lawnjelly

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lawnjelly last won the day on July 25

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  1. Distributing a game with stolen resources

    IANAL, but as I understand it: At the far end of the spectrum, if you make a fan game with ripped off assets, compile it without any information identifying you, upload it on a VPN / in a coffee shop, and don't use your name, it becomes very difficult for anyone to even identify who it is who is doing the infringing (that's assuming you don't go mouthing off on forums about it, logging in from your home IP etc). Think of it like committing a murder. On the other hand, the moment you start trying to make money off such an enterprise (or even advertise), it becomes much harder, because there is usually a trail leading to the beneficiary. Added to this, once informed, legit 'publishers' / markets / payment processors won't usually want to touch stuff like this because of legal risks to themselves. There is also the issue that in some jurisdictions they don't have the same IP laws as 'insert your country of origin'. Some are very lax about it, and won't give a hoot (compare say, US and China). So there can be international wranglings involved .. where is the game distributed from / to, where are the servers, payment processors? Where is the development company based (developers in Norway, Vietnam, China provide work for a company in British Virgin Islands, selling to Asia, through a Chinese market using a European payment processor and the copyright holder is from the US, whose laws apply and where do you take them to court?) As you can guess it is also a potential nightmare for copyright holders to take action, it is easier for big companies with legal departments to protect their IP than small players. Aside from deliberately infringing, there can also be accidental problems, which can affect even legit developers. If you contract out some artwork from a guy in China and he assures you (and signs paperwork) that it is all legit, and you later find he's ripped off someone else, you can still get sued. So as a developer you need to be super careful where you get all your assets, credit them if necessary, operate as some kind of limited liability company, and still get lots of insurance in case the worst happens (not to mention patent trolls etc).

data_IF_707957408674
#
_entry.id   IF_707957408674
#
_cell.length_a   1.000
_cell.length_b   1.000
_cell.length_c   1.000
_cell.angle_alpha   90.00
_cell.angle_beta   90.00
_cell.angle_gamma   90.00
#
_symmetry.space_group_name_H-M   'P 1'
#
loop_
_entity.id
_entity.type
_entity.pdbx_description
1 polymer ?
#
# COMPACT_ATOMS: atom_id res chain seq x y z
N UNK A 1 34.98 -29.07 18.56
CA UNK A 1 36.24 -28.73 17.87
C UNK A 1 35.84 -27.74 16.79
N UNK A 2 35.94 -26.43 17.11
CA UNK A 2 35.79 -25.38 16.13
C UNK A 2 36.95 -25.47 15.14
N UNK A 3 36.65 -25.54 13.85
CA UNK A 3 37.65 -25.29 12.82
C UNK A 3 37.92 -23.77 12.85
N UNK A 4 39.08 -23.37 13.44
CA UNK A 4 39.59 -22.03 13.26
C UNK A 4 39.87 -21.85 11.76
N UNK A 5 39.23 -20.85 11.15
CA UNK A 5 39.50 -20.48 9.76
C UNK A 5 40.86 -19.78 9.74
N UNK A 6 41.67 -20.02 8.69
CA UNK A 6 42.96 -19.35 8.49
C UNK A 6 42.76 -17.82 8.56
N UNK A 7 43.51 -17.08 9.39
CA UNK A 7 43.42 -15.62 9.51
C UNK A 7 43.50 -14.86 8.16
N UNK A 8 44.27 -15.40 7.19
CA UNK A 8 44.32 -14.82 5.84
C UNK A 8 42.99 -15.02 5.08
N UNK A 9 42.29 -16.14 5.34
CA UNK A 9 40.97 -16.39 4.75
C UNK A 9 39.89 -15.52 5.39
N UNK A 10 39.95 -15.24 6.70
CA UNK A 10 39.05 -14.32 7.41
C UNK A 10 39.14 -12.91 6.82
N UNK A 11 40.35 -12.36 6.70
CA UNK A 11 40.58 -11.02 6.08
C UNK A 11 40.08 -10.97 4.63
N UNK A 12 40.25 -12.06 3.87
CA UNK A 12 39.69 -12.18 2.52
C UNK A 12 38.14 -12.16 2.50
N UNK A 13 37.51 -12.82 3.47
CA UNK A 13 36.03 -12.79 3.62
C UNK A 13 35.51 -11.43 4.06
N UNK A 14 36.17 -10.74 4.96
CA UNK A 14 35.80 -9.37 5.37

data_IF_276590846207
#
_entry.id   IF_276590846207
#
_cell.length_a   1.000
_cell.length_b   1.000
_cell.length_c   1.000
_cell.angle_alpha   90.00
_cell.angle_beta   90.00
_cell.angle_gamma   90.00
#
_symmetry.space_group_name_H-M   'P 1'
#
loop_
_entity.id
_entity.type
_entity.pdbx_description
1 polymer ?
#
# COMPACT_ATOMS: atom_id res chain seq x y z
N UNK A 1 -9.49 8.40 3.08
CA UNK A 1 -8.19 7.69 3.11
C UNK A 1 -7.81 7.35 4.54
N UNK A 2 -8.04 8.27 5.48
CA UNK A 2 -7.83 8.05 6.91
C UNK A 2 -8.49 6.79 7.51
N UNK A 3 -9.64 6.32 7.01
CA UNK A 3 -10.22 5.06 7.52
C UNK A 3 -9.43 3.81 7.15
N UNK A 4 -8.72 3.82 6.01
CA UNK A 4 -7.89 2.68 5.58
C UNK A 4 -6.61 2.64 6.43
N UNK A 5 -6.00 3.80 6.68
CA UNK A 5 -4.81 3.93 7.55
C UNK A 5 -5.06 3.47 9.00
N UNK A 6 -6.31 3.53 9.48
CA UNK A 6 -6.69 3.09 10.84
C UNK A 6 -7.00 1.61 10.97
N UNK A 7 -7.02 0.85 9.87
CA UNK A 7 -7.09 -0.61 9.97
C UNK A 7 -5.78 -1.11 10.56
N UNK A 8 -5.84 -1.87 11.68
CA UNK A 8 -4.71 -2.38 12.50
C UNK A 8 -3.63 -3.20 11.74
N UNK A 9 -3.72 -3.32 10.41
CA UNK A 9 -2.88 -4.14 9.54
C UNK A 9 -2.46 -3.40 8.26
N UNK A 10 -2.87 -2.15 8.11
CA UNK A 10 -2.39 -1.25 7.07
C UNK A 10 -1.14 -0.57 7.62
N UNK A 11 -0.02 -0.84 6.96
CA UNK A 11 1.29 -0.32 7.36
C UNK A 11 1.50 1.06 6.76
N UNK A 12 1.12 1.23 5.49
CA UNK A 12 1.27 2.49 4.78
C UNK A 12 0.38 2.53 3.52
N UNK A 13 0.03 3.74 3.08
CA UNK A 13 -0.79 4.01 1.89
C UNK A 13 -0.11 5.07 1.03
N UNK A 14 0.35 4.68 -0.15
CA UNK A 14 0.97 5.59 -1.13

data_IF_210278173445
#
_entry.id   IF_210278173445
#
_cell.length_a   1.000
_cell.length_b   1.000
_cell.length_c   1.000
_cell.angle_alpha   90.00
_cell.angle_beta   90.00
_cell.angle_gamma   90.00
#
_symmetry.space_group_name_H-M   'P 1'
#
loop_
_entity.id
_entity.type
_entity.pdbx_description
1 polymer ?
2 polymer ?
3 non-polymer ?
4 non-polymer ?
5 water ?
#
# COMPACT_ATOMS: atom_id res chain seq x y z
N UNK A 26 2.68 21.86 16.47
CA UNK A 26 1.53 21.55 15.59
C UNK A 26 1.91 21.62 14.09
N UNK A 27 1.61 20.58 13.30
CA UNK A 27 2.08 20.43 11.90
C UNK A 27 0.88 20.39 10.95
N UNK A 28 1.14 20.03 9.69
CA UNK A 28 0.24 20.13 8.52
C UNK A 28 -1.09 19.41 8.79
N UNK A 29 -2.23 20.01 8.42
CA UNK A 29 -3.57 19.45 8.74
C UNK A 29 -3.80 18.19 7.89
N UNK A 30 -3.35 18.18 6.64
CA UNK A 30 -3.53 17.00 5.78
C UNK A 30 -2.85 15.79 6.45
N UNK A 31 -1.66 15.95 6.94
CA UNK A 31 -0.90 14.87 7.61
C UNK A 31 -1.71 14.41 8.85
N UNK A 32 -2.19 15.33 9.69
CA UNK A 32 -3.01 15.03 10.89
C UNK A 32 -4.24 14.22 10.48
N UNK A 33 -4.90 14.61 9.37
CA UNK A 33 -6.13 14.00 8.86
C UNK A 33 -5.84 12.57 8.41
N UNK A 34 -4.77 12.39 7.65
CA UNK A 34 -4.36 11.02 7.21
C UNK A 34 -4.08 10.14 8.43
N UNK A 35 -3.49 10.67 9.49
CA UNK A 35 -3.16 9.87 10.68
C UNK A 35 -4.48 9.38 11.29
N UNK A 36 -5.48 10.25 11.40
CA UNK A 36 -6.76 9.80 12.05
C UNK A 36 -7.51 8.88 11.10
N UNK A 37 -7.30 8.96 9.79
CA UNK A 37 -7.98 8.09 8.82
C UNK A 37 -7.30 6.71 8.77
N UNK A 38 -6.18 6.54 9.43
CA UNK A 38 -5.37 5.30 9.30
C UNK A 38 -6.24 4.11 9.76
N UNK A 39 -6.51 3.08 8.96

2. C# How to reduce data sizes?

    Furthering what Kylotan said about only sending the information needed rather than all the data: If you for some reason want a million zombies on a bunch of clients and a server, I'm guessing the zombies are AI. In which case, if you calculate the exact same numerical zombie AI simulation etc on each client, in theory you only need to send the things that might affect the zombie simulation (i.e. the real players and their inputs). This is a similarish idea to client side prediction, and afaik is useful for RTS games. Presumably you have to be very careful about your simulation to make sure it runs identical on all machines. If you really do have lots (hoping not millions) of players, then usually each client doesn't need to know about them all, only the ones within visible range. An authoritative server might keep track of all the players, but it only needs to send a subset of these to each client. And of course in the other direction the input only comes from one player per client.